“Evidence-based policy-making” was a phrase which, for me, epitomised UK New Labour’s ahistorical arrogance after their 1997 victory and the make-believe world they inhabited. It carried with it the dual assumption that, until their arrival in power, policy-making had not been based on evidence and that truth would now replace political prejudice. Granted, major issues such as the municipal poll tax and rail privatisation had been introduced in the previoius decade by Conservative Governments on the basis of ideology and scant regard for evidence – but it was asking us a lot to believe that political calculation and inclinations were suddenly going to vanish and politicians start behaving like technical experts. And Bliar’s constant mantra about “what works” was probably more a way for him to justify his constant rejection of old labour policies in favour of those which better fitted corporate interests. William Solesbury was part of an academic unit 10 years ago which looked critically at the fashion. However, it is still nice to see evidence incisively brought to bear on a policy issue - and this short article on the latest policy measure the Greek government is having to impose to keep financiers happy certainly does that! Has any financier even bothered to give a coherent explanation of the logic behind these actions? The Social Europe website, from which the article is taken, also has an excellent post on global measures which should be adopted.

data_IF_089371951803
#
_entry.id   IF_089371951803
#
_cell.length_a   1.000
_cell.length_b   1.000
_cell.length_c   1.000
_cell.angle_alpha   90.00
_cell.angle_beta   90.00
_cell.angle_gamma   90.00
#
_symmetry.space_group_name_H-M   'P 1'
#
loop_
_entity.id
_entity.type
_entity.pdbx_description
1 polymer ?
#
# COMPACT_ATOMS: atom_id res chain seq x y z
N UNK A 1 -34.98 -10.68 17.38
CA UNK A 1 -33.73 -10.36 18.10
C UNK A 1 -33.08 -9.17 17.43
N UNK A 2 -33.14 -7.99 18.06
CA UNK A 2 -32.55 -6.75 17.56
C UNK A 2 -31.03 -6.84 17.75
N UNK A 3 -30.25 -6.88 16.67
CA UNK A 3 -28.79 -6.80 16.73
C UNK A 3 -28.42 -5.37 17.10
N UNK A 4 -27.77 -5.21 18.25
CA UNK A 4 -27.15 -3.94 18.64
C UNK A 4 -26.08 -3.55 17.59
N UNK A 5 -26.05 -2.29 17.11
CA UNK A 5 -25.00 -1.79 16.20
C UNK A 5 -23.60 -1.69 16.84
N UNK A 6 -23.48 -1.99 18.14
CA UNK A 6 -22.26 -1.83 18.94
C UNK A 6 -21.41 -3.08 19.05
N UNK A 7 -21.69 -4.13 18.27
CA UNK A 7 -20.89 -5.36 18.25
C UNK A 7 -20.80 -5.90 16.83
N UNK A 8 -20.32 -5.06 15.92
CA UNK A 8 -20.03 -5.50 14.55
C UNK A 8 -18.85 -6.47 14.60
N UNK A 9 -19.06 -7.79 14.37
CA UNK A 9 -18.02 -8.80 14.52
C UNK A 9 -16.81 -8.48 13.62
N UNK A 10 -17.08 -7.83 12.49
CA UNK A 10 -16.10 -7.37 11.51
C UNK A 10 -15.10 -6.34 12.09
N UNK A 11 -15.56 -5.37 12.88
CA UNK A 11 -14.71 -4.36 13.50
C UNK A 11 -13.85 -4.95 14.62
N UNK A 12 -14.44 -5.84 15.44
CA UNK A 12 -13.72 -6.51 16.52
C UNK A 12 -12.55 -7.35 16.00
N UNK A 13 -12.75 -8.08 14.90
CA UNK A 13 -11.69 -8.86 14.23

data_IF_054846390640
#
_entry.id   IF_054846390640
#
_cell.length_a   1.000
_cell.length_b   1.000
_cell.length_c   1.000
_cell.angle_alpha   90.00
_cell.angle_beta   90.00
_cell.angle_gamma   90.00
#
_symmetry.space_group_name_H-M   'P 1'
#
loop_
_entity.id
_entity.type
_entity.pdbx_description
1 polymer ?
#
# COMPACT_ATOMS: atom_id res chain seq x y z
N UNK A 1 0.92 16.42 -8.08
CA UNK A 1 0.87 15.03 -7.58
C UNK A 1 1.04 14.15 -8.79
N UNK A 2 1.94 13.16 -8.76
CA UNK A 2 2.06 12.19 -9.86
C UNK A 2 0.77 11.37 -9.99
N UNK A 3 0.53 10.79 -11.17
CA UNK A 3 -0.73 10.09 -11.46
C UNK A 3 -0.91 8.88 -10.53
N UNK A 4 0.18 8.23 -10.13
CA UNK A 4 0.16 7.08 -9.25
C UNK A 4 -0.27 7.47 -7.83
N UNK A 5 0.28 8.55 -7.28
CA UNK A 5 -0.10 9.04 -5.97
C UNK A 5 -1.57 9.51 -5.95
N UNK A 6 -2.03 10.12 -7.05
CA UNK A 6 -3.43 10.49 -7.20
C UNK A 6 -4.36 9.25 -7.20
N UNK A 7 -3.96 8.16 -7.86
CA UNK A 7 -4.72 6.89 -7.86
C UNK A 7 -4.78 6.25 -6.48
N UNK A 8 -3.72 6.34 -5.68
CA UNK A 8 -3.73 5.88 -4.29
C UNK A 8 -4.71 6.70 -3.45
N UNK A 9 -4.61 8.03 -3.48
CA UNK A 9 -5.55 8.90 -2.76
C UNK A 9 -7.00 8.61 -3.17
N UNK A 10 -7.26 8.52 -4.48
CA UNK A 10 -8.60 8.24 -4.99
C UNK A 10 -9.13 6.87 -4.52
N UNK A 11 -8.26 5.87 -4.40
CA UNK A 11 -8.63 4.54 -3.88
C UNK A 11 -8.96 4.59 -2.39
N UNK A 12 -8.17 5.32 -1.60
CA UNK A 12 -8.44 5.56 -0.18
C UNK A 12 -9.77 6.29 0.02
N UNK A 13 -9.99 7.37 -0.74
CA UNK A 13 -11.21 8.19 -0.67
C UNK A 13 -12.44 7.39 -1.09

I’ve just finished one of the most powerful descriptions of man’s inhumanity to man I've read since Robert Fisk’s The Great War for Civilisation – the conquest of the middle east.The author is Oliver Bullough; the book, Let our Fame be Great – journeys amongst the defiant people of the Caucasus and it opened my eyes to the fate which overcame the various tribes of the north east part of the Black Sea during the Tsarist period – let alone the Stalin and Putin ones. We all know about the Chechens and Ossetians – but who has heard of the Circassians, let alone of the Avars and Balkars and the repression, forced exoduses and genocide they suffered? Neal Ascherson’s great The Black Sea had introduced me to the history of the northern part of the Black Sea but not the Caucasian part. Bullough tells here how he came to write the book.